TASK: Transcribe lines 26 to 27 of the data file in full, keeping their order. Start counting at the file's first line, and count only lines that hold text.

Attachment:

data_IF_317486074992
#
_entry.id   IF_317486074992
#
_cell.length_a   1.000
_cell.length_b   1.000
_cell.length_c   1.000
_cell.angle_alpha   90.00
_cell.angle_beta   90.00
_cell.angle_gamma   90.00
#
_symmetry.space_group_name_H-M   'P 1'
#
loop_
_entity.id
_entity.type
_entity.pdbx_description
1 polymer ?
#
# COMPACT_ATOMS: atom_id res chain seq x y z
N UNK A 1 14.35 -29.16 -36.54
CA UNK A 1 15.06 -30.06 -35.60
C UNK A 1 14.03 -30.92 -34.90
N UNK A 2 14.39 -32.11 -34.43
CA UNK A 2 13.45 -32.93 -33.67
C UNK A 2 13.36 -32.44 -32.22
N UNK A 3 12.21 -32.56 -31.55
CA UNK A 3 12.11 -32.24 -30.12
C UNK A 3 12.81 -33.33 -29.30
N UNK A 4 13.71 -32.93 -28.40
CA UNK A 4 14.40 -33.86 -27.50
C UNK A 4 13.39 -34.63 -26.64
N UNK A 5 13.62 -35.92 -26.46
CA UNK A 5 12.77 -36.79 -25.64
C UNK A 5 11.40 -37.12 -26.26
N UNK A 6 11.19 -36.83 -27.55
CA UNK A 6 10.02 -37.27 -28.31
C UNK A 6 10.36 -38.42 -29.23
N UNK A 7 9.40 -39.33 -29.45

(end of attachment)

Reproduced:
C UNK A 2 13.36 -32.44 -32.22
N UNK A 3 12.21 -32.56 -31.55